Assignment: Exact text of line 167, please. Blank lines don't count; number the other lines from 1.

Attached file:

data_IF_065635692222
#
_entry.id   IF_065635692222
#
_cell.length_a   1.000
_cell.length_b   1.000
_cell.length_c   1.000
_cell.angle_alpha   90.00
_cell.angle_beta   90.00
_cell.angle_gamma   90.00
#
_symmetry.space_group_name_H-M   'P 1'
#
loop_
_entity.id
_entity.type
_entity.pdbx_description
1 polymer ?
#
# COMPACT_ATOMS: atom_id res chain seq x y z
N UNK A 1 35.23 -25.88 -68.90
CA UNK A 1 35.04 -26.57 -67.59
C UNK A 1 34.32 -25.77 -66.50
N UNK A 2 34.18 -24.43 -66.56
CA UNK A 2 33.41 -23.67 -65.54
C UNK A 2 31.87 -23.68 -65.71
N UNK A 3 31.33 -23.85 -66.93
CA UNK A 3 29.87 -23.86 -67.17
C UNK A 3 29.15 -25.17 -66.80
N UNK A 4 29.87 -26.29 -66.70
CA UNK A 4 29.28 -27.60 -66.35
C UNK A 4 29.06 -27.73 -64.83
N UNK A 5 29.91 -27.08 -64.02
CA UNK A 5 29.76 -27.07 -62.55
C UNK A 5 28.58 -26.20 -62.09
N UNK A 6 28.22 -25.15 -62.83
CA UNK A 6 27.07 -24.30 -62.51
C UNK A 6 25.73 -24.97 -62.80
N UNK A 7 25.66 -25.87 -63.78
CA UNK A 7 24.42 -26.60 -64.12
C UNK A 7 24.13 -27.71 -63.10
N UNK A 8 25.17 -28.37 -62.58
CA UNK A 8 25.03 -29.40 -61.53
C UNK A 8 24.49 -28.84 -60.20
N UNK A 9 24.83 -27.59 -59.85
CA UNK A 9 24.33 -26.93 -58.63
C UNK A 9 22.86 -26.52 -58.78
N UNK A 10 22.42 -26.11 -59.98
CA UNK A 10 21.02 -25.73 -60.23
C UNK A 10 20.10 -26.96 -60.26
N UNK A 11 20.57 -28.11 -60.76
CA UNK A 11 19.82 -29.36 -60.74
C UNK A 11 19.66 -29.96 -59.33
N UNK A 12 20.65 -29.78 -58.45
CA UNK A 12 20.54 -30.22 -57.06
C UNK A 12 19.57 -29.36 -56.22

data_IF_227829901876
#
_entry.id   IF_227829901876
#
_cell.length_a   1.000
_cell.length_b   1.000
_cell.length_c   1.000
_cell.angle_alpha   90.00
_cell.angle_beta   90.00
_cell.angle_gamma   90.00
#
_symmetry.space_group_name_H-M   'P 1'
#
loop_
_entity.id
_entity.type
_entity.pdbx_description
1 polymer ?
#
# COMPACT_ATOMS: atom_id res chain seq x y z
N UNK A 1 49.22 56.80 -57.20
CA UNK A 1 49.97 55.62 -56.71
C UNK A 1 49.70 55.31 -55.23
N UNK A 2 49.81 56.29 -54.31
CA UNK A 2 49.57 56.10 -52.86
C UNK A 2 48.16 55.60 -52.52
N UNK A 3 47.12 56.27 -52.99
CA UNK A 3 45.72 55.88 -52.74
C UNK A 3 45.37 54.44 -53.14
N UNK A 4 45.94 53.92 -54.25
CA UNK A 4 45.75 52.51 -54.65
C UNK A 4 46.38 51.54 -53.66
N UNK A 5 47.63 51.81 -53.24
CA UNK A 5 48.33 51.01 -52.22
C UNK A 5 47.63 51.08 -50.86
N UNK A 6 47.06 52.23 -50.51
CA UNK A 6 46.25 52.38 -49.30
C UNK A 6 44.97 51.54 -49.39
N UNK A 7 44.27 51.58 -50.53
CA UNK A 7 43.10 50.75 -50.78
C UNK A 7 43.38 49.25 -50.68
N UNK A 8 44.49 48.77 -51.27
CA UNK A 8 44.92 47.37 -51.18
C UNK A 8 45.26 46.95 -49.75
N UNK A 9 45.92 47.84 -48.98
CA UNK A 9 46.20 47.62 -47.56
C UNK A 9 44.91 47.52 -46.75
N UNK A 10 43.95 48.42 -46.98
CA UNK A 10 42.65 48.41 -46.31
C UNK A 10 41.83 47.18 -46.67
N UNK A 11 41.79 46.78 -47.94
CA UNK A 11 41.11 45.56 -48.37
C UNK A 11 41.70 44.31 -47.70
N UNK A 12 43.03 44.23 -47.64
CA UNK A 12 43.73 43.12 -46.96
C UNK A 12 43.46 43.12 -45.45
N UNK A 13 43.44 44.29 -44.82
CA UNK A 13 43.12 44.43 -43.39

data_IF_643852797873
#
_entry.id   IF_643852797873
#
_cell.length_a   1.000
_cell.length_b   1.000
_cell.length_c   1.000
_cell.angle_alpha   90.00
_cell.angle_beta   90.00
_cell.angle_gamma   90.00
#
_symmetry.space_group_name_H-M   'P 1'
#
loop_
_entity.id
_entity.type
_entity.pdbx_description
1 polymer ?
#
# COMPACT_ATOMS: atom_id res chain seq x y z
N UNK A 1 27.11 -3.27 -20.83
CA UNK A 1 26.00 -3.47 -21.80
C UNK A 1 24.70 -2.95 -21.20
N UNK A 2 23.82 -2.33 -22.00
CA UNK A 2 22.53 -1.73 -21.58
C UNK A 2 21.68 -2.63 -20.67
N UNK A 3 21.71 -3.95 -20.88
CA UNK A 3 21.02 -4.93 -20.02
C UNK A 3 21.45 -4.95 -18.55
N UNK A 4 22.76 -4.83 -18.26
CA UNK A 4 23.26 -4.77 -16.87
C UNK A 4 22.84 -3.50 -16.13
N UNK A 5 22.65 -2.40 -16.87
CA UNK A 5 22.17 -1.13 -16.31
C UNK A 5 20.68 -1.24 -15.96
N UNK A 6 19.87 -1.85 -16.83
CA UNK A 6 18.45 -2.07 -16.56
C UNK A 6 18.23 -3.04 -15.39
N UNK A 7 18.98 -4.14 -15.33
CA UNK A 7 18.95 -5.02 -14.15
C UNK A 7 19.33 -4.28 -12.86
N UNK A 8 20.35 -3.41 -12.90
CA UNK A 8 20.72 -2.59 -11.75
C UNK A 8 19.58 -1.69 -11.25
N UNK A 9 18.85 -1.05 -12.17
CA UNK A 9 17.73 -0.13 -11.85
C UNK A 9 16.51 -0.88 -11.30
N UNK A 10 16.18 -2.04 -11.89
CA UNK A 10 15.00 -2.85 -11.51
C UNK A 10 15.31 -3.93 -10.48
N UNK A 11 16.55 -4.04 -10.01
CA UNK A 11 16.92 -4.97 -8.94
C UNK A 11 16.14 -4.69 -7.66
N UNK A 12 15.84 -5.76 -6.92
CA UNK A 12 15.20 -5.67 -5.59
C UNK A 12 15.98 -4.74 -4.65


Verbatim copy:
C UNK A 11 16.14 -4.69 -7.66